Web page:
Leukaemogenesis, gene interplay, and the role of the haemopoietic environment

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5 Citations (Scopus)


Malignant initiation, leukaemic transformation, and disease progression in haematological malignancies involves a series of mutational events in genes involved in normal housekeeping functions of the cell. These acquired genetic changes can lead to either increased proliferation or a decreased rate of apoptosis, thus allowing expansion of the malignant clone. Although leukaemia can arise as a de novo disease, it has become increasingly clear that therapies, including the use of irradiation and/or chemotherapy, can give rise to malignancy. Therapy-associated myelodysplasia (t-MDS) and therapy-associated acute myeloid leukaemia (t-AML) account for 10-20% of new cases of these diseases. Although these secondary malignancies have been recognised as a clinical entity for nearly 30 years, molecular studies are now pinpointing various regions of the genome that are susceptible to DNA damage by these chemotherapeutic/radiotherapeutic strategies. The detection of new malignancies (both solid tumours and haematological tumours) following allogeneic bone marrow transplantation (BMT) is also providing us with some clues to the nature of leukaemogenesis, particularly with the observation that leukaemia can occur in donor cells postallogeneic BMT.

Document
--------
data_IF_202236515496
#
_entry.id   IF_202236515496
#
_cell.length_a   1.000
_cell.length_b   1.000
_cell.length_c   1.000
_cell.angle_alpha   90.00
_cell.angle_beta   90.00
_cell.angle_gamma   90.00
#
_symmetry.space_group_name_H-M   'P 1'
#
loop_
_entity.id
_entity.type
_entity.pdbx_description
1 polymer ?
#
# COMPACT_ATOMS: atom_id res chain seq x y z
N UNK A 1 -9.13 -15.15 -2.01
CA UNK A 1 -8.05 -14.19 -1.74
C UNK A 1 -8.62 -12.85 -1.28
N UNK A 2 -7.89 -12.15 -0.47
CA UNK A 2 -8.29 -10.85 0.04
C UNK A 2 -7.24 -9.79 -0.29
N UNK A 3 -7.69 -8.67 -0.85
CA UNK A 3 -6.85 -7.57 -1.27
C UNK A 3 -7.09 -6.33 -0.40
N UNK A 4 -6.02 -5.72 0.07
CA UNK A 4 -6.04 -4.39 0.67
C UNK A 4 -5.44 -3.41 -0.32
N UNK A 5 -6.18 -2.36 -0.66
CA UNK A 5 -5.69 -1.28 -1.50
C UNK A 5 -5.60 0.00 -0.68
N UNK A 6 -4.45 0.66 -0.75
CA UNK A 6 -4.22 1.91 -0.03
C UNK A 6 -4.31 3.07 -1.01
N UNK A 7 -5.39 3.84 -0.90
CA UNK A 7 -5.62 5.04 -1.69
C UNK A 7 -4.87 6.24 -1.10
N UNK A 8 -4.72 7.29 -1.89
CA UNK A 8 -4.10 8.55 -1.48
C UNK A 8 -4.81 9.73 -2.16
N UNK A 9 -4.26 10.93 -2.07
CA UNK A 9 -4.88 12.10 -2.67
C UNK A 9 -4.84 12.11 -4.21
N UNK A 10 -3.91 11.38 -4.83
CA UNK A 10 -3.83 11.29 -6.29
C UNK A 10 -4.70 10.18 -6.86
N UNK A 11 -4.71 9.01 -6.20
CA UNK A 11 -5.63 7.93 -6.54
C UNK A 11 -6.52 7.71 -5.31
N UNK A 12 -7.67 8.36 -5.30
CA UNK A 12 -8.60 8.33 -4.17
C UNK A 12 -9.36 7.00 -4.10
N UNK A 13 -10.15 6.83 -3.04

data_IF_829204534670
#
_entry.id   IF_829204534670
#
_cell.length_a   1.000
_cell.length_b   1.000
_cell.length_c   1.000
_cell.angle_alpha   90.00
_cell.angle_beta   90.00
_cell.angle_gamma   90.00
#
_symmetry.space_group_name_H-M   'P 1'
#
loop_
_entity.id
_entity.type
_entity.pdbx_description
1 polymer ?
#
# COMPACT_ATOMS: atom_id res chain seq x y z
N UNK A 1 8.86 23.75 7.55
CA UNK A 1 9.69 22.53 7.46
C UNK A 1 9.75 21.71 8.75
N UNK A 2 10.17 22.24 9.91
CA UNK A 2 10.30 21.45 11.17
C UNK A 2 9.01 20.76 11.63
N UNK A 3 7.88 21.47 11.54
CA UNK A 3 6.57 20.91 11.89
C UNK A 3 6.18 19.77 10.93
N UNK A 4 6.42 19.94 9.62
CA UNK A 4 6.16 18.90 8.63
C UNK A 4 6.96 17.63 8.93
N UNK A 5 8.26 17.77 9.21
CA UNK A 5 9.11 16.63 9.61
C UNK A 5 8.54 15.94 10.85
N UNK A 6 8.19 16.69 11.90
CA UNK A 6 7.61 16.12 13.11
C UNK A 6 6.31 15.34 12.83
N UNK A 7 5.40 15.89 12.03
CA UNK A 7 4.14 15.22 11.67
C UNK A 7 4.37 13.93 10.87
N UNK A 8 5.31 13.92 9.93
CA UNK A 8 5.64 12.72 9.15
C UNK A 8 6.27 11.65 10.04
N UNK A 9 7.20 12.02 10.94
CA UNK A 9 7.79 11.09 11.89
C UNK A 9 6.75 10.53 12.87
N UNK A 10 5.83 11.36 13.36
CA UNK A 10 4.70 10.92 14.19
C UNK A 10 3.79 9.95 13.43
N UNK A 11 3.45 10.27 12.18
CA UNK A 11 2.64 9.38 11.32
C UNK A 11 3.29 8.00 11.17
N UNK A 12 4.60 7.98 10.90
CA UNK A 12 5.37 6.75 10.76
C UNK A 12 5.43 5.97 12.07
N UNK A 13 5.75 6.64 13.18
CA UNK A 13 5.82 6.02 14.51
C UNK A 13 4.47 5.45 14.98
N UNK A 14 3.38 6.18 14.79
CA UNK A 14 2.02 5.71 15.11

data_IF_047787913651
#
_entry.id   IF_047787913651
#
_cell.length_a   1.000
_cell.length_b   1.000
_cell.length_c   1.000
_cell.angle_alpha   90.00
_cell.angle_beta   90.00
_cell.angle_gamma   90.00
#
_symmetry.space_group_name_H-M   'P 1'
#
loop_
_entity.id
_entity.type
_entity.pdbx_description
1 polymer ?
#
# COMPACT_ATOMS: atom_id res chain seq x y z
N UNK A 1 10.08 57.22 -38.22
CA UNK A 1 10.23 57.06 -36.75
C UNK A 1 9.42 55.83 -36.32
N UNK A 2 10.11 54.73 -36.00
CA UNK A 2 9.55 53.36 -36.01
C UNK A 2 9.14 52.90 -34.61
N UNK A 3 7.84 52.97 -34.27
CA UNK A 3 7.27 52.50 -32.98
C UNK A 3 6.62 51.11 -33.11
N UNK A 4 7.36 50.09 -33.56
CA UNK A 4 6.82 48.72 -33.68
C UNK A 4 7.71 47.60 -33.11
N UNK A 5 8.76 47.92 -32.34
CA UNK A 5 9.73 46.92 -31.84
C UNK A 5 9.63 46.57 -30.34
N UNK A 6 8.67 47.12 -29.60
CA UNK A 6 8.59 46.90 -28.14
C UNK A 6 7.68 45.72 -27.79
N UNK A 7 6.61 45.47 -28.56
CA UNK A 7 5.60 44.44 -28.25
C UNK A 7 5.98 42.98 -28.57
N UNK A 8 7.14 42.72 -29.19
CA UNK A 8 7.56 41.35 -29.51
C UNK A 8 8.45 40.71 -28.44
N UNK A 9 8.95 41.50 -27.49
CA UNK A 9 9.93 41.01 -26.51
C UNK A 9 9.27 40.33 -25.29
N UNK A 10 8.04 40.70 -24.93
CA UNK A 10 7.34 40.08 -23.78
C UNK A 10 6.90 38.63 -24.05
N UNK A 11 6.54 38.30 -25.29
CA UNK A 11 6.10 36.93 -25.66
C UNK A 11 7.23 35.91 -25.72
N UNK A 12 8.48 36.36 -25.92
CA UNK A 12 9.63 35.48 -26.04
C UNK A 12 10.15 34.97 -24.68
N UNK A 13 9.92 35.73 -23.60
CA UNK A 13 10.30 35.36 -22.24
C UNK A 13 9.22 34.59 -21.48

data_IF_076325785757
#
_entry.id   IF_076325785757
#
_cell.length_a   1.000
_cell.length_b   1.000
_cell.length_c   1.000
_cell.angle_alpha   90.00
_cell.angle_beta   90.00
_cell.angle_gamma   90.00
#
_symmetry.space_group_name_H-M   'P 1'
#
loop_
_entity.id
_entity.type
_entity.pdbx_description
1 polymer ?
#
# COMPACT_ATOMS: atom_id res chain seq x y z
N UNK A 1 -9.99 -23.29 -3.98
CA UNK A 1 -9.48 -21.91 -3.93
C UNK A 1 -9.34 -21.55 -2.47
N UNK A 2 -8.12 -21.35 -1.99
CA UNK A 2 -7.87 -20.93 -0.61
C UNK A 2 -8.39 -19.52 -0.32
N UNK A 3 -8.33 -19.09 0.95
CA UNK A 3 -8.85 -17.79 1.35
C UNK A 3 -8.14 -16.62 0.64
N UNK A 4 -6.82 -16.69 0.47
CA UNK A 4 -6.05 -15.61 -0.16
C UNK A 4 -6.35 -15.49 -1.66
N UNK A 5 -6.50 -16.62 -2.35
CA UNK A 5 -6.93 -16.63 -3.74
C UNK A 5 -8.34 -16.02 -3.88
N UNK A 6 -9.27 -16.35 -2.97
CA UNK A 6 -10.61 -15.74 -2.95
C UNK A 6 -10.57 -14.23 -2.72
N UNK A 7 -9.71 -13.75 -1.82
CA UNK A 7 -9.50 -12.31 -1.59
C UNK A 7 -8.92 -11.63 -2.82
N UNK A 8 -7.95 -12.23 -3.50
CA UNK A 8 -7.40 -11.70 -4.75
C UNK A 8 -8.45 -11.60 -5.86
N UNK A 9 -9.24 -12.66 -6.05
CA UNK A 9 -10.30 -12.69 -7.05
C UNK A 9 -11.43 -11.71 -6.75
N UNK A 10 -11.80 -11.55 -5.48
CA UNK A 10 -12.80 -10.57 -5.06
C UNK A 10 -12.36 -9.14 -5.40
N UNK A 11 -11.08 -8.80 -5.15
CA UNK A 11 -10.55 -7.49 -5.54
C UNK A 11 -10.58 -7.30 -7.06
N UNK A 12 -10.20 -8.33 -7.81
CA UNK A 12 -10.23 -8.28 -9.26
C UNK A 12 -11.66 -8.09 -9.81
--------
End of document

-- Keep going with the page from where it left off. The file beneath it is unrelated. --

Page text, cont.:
Original languageEnglish
Pages (from-to)154-7
Number of pages4
JournalRadiation oncology investigations
Issue number3
Publication statusPublished - 1997


  • Acute Disease
  • Antineoplastic Agents
  • Apoptosis
  • Bone Marrow Transplantation
  • Cell Division
  • Cell Transformation, Neoplastic
  • DNA Damage
  • Disease Progression
  • Genes
  • Hematologic Neoplasms
  • Hematopoietic System
  • Humans
  • Leukemia
  • Leukemia, Myeloid
  • Mutation
  • Myelodysplastic Syndromes
  • Neoplasms, Radiation-Induced
  • Neoplasms, Second Primary
  • Radiotherapy
  • Transplantation, Homologous

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